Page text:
Education and Training Requirements

High School

In high school, prepare for a career as a nurse-midwife by taking a broad range of college preparatory courses, with a focus on science classes. Anatomy, biology, and chemistry will give you solid background information for what you will be studying in college. Additional classes in sociology and psychology will help you learn how to deal with a variety of patients from different ethnic and economic groups. English and business classes will teach you how to deal with the paperwork involved in any profession. Finally, consider learning foreign languages if you want to serve as a midwife to immigrant communities.

Postsecondary Training

All CNMs begin their careers as registered nurses. The two most common ways to become a registered nurse are to get a bachelor's degree in nursing from an accredited four-year program or to get an associate's degree in nursing from an accredited two-year program. When you are choosing an undergraduate school to attend, however, keep in mind that a bachelor's degree in nursing is required for entry into most certificate or graduate degree programs in nurse-midwifery. Bachelor's degrees are also usually required for those who want to advance into supervisory or administrative positions or hold jobs in public health agencies.

After you have completed your undergraduate education and passed the licensing exam to become a registered nurse, you can apply to nurse-midwifery programs. The American College of Nurse-Midwives Accreditation Commission for Midwifery Education accredits post-baccalaureate certificate programs and graduate programs in nursing and midwifery schools throughout the United States. A certificate program typically requires nine to 12 months of study.

The American College of Nurse-Midwives (ACNW) requires a master's degree for entry into clinical nurse-midwifery practice. Graduate programs that result in master's degrees usually take 16 to 24 months to complete, and some also require one year of clinical experience in order to earn a nurse-midwife degree. In these programs, the prospective nurse-midwife is trained to provide primary care services, gynecological care, preconception and prenatal care, labor delivery and management, and postpartum and infant care. Doctorate degrees are typically required for those who want to work in top levels of administration, in research, or in education. These degrees normally take four to five years to complete.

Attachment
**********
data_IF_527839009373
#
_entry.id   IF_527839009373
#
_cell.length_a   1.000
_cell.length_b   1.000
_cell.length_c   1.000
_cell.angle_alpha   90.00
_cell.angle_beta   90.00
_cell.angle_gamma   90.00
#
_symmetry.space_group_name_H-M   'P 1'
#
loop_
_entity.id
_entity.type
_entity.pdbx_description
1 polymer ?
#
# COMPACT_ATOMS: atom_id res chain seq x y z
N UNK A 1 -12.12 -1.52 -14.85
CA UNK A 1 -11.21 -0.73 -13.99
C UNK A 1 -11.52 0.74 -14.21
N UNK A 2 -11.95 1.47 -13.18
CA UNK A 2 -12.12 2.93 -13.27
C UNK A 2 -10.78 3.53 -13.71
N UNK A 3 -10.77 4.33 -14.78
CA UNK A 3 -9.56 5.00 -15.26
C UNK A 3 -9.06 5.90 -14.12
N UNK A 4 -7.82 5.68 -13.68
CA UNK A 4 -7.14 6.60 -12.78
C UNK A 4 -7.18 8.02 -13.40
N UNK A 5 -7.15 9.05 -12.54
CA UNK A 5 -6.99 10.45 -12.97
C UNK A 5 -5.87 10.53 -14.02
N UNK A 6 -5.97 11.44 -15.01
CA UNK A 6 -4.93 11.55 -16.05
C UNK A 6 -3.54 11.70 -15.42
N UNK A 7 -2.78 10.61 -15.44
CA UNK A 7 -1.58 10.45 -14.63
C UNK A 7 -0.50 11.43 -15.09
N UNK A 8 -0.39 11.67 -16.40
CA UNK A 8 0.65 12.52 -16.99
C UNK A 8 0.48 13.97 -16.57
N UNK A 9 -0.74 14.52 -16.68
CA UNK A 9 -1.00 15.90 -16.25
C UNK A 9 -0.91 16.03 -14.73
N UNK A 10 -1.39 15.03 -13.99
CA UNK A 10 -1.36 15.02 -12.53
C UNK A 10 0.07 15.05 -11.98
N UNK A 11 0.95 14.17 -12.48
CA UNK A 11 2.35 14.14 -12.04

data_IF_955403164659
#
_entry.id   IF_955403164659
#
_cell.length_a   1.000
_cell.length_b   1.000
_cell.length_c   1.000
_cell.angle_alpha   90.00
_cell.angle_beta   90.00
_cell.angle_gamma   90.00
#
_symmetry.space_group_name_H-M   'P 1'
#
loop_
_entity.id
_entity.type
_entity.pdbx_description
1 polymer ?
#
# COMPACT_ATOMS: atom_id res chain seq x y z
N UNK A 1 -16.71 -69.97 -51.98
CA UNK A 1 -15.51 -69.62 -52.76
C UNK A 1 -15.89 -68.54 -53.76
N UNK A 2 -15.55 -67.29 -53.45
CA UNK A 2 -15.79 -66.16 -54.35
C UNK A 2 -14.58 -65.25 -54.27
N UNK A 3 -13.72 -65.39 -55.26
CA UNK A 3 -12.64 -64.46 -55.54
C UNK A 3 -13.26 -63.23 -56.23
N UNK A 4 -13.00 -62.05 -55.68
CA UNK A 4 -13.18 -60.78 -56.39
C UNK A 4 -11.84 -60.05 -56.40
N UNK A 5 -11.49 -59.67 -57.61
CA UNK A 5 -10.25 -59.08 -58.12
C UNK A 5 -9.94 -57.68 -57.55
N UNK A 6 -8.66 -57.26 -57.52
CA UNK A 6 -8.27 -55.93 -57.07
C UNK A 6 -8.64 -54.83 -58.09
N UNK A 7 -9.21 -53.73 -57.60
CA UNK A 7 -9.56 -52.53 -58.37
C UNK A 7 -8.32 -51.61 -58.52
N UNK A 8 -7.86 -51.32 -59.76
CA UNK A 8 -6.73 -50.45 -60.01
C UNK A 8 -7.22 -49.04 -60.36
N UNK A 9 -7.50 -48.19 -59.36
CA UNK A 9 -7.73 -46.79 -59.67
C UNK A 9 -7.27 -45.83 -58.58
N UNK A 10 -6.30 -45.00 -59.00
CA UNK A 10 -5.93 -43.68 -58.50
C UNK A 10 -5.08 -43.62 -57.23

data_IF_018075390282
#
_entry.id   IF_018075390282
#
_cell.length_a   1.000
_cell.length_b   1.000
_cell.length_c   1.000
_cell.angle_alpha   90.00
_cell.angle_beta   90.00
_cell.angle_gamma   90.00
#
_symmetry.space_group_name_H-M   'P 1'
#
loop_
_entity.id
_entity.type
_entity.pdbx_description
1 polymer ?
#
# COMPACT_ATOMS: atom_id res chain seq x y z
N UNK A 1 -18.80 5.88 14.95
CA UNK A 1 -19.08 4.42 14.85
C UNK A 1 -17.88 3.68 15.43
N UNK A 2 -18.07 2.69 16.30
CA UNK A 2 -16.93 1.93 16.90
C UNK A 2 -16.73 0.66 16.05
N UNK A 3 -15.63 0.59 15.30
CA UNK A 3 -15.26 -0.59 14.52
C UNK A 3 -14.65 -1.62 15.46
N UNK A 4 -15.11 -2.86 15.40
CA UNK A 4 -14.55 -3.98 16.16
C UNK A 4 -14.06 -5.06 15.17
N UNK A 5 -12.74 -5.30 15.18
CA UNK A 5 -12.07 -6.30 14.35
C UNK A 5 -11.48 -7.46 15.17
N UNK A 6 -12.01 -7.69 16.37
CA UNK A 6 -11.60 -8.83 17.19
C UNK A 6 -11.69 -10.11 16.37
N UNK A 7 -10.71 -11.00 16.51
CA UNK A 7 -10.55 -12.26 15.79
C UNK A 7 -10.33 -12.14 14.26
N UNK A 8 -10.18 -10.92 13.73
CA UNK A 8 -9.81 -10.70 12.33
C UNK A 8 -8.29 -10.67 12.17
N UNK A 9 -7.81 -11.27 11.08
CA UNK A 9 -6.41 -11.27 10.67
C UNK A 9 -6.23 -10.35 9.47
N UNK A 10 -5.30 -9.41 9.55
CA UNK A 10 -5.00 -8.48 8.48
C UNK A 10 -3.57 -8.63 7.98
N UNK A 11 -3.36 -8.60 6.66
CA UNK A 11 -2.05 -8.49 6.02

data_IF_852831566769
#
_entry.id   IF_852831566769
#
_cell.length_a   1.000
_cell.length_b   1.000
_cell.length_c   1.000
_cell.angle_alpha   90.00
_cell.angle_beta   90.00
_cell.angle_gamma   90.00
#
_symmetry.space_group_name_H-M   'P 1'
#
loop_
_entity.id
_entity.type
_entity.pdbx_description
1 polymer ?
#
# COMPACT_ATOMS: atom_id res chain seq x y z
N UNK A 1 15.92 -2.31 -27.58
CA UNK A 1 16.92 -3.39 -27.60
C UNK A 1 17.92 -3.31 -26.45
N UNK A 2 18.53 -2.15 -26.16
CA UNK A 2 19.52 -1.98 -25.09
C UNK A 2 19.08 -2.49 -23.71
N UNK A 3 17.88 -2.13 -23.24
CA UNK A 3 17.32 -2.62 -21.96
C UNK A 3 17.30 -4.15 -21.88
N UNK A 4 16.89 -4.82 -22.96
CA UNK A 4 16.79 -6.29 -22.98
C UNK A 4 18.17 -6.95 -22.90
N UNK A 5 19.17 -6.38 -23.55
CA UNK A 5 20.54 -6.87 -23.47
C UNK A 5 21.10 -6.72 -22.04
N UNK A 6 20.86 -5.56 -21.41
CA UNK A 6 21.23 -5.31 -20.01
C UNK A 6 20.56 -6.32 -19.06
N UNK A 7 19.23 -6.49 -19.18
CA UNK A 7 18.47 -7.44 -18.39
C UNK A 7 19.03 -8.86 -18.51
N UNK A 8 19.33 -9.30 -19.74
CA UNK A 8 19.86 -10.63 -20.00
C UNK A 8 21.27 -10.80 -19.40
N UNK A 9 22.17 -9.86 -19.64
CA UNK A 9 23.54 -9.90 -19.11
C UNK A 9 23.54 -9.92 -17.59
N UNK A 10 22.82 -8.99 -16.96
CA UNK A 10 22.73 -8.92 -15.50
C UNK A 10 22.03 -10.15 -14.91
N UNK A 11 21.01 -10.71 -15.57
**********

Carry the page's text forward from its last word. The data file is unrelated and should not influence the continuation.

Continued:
Procedures that nurse-midwives are trained to perform include physical examinations, pap smears, and episiotomies. They may also repair incisions from cesarean sections, administer anesthesia, and prescribe medications. Nurse-midwives are trained to provide counseling on subjects such as nutrition, breastfeeding, and infant care. Nurse-midwives learn to provide both physical and emotional support to pregnant women and their families.

Certification, Licensing, and Special Requirements

Certification or Licensing

After earning either a midwifery certificate from a nationally accredited nurse-midwifery program or a master's degree in midwifery, midwives are required to take a national examination administered by the American Midwifery Certification Board. Upon passing the exam, the new midwife achieves full endorsement as a medical professional, as well as the title certified nurse-midwife. Those who have passed this examination are licensed to practice nurse-midwifery in all 50 states. Each state, however, has its own laws and regulations governing the activities and responsibilities of nurse-midwives.

All states and the District of Columbia require a license to practice nursing. To obtain a license, graduates of approved nursing schools must pass a national examination. Nurses may be licensed by more than one state. In some states, continuing education is a condition for license renewal. Different titles require different education and training levels.

Experience, Skills, and Personality Traits

In their studies and professional experience, nurse-midwives learn how to record patients' medical histories and symptoms, provide medicines and treatments, set up or add to plans for patients' care, consult with doctors, operate and monitor medical equipment, perform diagnostic tests and analyze results, teach patients and their families how to manage their medical conditions, and explain what to do at home after treatment. To acquire this experience most efficiently, nurse-midwives must learn to assess changes in the health of their patients and decide whether to modify treatment or make referrals; be able to communicate with patients to assess their health conditions; have organizational skills in order to work with multiple patients, each with different health needs; and be detail oriented so that patients get correct treatments at the appropriate times. Finally, nurse-midwives show personal traits of compassion, emotional stability, and patience in order to support patients, who may be in stressful or vulnerable conditions.

If you are interested in becoming a nurse-midwife, you will need skills that aren't necessarily taught in midwifery programs. Nurse-midwives need to enjoy working with people, learning about their patients' needs, and helping them through a very important life change. They should be sympathetic to the needs of their patients. They need to be independent and able to accept responsibility for their actions and decisions. Strong observation skills are key, as nurse-midwives must be tuned into their patients' needs during pregnancy and labor. Nurse-midwives also need to listen well and respond appropriately. They must communicate effectively with patients, family members, physicians, and other hospital staff, as well as insurance company personnel. Nurse-midwives should be confident and composed, responding well in an emergency and keeping their patients calm.